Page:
Martin Gilsenan

Where are we in the property cycle?



During many of the conversations I have had with developers over the past 12 months, the discussion has almost inevitably ended up around the challenging market and the fact that so much depends on where we are in the property cycle.

In recent years, the theory of the 18-year property cycle has gained much currency. The most well-known advocate of this theory is Fred Harrison, whose 2005 book “Boom Bust: House Prices, Banking and the Depression of 2010” accurately predicted the house price crash of 2007/08. Harrison suggested that house prices crash every 18 years, identifying slumps in 1953/54, 1971/72 and 1989/90.

For Harrison, the property cycle over 18 years typically follows the following pattern: the crash occurs, the market then takes four or five years to recover, then has steady growth for six or seven years, then undergoes a small one- or two-year correction and, following that, the property market booms for five to six years before the next crash arrives. 

So much for the theory, but what does this mean for the market in 2019? Where exactly are we in the cycle? Well, like me, many reading this will remember being in the eye of the storm during the global financial crisis (GFC) of 2007/08. Although the GFC can be said to have started in August 2007, when the wholesale money market froze overnight, it wasn’t until 2008 that this began to impact house prices. The collapse of Lehman Brothers in autumn of that year and the full-blown crisis that followed resulted in the average UK property’s value plunging by 20%, while transaction levels slumped from an average of 1.65 million a year in the 10 years up to 2007 to just 730,000 in the 12 months to June 2009. It took six years for prices to return to pre-crash levels and growth has continued up until the first quarter of 2019, when house prices in England fell for the first time in seven years. The biggest drag was in London with a 3.8% fall, albeit the capital has followed a different path to the rest of the UK since the crisis. London was the first to recover, however, with the market bottoming out in 2010. However, it has been in decline for a few years now.

What does the above tell us? To me, the pattern of the 18-year cycle seems to apply more to the UK-wide property market than it does to central London. Since the crash of 2007/08 and given 2019’s first quarter fall, the UK market appears to be in the first stages of the one- to two-year correction following seven years of growth. This correction would just be a blip before an upcoming boom (according to the theory).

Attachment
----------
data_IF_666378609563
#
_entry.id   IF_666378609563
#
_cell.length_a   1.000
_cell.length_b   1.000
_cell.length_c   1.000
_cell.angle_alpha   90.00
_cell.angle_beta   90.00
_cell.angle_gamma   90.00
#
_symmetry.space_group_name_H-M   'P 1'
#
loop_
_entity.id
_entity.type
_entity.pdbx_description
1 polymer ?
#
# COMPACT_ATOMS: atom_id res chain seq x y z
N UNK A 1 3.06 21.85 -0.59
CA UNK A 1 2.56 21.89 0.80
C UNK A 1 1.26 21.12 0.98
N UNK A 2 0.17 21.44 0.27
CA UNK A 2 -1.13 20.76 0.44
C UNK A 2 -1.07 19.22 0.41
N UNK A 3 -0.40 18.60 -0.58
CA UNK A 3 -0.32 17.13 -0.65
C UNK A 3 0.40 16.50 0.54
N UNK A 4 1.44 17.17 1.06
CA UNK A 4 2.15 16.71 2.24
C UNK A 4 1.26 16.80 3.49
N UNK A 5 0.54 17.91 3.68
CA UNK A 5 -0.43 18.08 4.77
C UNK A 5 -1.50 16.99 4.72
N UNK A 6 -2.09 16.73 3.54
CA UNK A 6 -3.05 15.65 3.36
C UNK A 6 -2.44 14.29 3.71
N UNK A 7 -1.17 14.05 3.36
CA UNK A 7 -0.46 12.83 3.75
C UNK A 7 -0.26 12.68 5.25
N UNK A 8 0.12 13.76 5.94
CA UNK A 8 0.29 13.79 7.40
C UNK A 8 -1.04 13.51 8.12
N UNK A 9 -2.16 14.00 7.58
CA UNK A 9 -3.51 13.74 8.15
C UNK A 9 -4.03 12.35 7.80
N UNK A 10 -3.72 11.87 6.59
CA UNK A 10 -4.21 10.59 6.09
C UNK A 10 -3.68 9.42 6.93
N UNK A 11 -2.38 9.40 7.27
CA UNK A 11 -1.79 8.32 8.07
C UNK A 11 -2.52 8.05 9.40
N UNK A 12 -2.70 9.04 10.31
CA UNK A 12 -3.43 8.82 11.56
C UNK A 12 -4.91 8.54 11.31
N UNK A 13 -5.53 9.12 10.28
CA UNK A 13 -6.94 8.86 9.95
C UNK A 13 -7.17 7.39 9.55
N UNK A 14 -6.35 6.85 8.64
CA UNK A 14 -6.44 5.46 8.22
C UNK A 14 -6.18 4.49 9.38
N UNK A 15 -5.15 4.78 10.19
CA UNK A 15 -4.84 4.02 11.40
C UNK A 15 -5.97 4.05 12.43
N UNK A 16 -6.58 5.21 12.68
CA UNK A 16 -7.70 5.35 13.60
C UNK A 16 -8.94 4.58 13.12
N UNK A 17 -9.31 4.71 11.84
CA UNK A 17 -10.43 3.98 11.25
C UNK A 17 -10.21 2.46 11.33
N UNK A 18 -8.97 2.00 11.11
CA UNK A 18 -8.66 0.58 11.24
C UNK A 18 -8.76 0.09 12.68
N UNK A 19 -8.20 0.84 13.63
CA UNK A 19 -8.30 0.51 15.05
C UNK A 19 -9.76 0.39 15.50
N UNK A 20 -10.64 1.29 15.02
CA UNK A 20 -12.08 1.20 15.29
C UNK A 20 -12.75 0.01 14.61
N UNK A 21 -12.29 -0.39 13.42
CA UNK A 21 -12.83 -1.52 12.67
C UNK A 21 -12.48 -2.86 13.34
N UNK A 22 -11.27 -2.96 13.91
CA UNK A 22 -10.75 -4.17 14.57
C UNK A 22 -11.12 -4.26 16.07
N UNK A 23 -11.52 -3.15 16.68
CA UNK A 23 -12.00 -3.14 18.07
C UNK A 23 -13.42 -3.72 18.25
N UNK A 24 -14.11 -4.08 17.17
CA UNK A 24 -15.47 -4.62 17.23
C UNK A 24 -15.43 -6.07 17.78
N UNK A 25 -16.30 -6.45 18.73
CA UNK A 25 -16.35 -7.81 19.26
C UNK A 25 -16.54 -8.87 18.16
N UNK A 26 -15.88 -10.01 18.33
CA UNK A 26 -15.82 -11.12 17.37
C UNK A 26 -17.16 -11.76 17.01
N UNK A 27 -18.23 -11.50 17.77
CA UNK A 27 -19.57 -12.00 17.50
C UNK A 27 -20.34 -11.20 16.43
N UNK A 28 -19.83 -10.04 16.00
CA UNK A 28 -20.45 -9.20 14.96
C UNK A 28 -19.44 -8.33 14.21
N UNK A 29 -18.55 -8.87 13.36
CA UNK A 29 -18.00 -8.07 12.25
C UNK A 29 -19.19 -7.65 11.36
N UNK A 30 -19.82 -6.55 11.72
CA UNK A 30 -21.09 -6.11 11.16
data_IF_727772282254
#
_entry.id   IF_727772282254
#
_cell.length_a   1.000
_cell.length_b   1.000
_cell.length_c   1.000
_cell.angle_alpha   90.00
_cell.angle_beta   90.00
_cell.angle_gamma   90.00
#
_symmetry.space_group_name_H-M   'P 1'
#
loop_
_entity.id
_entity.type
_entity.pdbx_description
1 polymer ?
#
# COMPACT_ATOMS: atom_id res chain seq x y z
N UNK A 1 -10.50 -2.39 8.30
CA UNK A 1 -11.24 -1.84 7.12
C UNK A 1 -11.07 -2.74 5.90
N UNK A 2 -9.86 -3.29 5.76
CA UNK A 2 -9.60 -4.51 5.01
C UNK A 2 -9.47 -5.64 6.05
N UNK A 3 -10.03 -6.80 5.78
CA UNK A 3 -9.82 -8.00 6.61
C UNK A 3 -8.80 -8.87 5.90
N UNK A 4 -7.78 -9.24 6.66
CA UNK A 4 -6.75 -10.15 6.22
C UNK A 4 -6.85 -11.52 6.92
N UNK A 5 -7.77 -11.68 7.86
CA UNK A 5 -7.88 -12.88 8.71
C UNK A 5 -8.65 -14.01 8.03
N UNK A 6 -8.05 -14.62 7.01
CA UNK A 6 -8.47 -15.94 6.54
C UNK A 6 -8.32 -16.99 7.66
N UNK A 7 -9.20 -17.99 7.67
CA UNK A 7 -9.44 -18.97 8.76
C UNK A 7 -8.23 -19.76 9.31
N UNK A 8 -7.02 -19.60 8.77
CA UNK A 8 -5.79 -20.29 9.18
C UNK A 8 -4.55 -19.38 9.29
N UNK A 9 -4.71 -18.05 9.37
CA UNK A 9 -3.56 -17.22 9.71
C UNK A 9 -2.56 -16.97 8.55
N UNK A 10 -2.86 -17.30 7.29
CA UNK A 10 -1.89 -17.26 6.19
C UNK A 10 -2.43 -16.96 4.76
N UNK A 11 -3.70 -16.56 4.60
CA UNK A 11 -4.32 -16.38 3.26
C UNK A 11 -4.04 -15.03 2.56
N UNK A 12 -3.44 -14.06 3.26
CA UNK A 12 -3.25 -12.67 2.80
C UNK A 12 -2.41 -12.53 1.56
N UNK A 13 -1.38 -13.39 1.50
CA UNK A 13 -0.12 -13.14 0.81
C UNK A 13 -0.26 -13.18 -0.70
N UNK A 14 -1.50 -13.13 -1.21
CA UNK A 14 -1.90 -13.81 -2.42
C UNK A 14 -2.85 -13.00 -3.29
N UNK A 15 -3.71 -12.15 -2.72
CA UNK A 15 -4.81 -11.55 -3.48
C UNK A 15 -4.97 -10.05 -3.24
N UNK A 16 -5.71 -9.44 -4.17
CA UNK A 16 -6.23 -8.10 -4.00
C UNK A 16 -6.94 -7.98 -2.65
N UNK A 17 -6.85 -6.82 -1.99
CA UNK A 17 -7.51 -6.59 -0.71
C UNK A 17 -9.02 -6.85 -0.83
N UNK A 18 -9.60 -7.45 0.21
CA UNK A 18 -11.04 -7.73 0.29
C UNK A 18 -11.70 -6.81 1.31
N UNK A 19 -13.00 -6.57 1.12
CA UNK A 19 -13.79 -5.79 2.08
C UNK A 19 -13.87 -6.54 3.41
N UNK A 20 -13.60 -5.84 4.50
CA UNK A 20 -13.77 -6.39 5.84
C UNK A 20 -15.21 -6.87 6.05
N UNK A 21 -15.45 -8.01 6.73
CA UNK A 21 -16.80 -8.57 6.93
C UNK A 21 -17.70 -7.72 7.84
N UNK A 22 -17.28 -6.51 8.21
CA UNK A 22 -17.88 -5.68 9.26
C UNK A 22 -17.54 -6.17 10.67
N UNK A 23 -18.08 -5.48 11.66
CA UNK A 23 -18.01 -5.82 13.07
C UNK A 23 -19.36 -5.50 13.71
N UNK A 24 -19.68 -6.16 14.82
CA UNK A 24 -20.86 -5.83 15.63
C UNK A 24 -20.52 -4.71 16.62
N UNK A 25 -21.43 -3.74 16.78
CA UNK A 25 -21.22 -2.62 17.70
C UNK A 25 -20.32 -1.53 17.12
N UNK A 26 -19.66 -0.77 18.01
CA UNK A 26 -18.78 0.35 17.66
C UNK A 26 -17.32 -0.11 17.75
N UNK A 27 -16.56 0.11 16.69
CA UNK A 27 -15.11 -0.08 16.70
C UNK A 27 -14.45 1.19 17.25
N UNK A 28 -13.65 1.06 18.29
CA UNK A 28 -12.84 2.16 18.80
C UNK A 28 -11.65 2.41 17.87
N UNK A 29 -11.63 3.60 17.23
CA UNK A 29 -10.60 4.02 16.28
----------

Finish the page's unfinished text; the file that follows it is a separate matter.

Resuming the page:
London saw a steep rise in property prices between 2010 and 2015, but is now in the fifth year of a correction. One can blame George Osborne’s Stamp Duty changes, the 3% tax on investment properties or indeed Brexit, but ultimately the market has been finding its level. Whether we like it or not, the biggest threat to London’s sustainability as the number one city on the planet is if people can’t afford to live here. Indeed, given the gravity of the economic crisis of 2007/08, the bounce in London was unsustainable and the fall in prices simply reflects that.

Ultimately, it’s dangerous to implement a rigid application of any theory to the property market. The market in each region is different as is each micro-location within it. Each cycle has its own external influences, both political and economic, some of which are impossible to predict and, right now, today’s property market certainly seems to reflect this.

Rant of the day: I’ll have mine to go

Picture the scene, a couple of weeks ago, I am on the tube (Victoria line, to be precise) on my way to an afternoon meeting in the West End. At Warren Street, a bloke gets on, sits next to me and begins eating his takeaway Big Mac. He’s wearing an ill-fitting suit, got massive headphones on (for that Cyberman look), but thankfully no rucksack.

Even so, the smell from the food is filling the carriage — I don’t want to walk into my meeting smelling like a Big Mac. I’m irritated and, by the looks on their faces, so are other passengers. As I’m about to get off the train, I want to say something, but I don’t want to come across as aggressive, so I get up, tap the offender on the shoulder — he removes his huge headphones. “Mate, this is a tube train, not a fast-food outlet,” I said, hoping to get my point across. He looks at me, like I’ve just been speaking Chinese and mumbles something about being hungry not being a crime, the effect of his reply was somewhat undermined by the pickle he was chewing on falling out of his mouth and on to his trousers, accompanied by some iceberg lettuce. It might be only a small thing, but for me, to quote Apocalypse Now: “It smelt like victory.”


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